Henry Taylor’s imprint on the American cultural landscape comes from his disruption of tradition. While people figure prominently in Taylor’s work, he rejects the label of portraitist. Taylor’s chosen subjects are only one piece of the larger cultural narrative that they represent: his paintings reveal the forces at play, both individualistic and societal, that come to bear on his subject. The end result is not a mere idealized image, but a complete narrative of a person and his history. Taylor explains this pursuit of representational truth: ‘It’s about respect, because I respect these people. It’s a two-dimensional surface, but they are really three-dimensional beings.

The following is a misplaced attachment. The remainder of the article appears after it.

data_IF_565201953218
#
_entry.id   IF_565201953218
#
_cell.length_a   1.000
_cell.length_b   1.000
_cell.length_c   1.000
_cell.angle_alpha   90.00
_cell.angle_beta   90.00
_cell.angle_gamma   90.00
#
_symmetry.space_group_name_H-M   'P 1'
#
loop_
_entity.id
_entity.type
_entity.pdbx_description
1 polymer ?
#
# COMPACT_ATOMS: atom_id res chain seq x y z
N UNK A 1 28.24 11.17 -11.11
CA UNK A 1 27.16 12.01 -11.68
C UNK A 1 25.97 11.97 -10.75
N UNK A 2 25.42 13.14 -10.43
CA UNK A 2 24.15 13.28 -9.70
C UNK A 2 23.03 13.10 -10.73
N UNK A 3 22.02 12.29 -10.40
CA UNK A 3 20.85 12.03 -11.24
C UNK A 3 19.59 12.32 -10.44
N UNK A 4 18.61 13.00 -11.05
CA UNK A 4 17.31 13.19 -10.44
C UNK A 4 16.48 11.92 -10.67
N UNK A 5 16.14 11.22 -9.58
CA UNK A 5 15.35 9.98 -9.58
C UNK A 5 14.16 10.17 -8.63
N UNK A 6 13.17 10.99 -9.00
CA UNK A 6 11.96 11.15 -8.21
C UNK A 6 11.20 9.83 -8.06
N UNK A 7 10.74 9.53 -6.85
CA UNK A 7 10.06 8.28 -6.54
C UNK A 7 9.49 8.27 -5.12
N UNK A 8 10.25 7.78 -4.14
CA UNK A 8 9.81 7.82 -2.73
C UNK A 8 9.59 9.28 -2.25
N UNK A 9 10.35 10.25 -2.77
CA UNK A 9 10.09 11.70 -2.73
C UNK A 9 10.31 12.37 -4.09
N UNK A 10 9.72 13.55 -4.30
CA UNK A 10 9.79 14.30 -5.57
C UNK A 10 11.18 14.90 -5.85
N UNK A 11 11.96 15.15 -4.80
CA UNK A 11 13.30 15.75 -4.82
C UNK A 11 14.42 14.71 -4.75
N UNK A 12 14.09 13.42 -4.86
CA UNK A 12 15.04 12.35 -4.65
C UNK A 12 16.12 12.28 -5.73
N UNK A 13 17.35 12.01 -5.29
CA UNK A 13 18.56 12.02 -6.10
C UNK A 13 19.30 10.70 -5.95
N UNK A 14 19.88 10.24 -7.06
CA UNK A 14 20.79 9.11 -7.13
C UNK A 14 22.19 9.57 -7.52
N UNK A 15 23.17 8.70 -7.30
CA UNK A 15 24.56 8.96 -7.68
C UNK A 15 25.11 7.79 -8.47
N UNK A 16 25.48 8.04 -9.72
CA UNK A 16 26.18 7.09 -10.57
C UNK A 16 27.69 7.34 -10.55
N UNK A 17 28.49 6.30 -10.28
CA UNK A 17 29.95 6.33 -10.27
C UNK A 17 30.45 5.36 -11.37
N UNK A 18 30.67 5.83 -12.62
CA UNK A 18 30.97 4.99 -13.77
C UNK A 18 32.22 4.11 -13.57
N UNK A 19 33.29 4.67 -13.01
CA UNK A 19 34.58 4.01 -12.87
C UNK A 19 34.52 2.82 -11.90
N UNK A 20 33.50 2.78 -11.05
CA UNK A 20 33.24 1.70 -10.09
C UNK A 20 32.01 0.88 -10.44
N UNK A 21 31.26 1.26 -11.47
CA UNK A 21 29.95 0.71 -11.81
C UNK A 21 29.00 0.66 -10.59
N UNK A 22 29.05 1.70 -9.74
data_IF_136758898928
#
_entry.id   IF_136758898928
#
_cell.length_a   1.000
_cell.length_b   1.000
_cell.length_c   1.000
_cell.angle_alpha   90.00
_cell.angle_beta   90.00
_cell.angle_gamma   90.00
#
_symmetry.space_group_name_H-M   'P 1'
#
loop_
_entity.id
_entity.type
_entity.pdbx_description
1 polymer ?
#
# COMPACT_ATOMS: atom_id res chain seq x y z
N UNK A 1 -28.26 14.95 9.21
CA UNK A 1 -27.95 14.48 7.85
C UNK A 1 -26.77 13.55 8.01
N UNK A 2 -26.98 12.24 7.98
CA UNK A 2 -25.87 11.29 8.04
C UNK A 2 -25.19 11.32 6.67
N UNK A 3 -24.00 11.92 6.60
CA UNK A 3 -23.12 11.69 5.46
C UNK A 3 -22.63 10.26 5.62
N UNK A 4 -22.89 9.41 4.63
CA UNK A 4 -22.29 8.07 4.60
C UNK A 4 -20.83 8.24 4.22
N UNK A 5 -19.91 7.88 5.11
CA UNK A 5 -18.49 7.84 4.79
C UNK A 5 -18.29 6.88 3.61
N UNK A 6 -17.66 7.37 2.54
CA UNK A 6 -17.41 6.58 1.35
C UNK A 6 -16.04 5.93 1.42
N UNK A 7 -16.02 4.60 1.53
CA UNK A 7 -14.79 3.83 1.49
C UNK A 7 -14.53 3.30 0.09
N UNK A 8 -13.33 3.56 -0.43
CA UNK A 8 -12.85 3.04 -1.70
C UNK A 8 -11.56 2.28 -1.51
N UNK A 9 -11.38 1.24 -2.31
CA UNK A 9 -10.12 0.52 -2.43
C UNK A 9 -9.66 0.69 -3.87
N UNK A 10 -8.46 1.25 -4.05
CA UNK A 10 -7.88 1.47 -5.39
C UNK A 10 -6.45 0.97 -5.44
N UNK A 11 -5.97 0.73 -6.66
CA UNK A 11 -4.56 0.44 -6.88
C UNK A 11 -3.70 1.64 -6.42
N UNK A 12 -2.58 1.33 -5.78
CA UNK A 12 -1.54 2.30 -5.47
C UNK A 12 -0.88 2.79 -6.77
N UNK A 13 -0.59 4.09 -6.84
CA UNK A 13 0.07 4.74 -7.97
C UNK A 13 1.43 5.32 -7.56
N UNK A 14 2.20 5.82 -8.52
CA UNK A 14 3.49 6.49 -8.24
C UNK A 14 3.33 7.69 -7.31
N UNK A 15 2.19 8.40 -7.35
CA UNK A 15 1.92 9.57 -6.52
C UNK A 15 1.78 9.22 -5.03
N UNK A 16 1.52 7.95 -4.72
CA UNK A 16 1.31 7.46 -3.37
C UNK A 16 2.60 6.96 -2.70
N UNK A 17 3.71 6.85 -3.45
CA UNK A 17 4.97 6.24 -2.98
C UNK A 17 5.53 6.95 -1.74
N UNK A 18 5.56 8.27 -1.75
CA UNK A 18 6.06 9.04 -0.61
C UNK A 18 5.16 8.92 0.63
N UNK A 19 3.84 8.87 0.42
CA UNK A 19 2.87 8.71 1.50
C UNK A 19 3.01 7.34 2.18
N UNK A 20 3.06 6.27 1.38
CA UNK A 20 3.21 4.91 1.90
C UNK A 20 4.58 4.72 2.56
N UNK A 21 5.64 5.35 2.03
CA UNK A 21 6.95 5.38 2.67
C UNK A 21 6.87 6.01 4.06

“I would much rather paint somebody from life, seeing the light hit them, as opposed to looking at a photograph. There’s so many nuances when you sit somebody in front of you. You might think a Caucasian is white, but look at how van Gogh painted.”Henry Taylor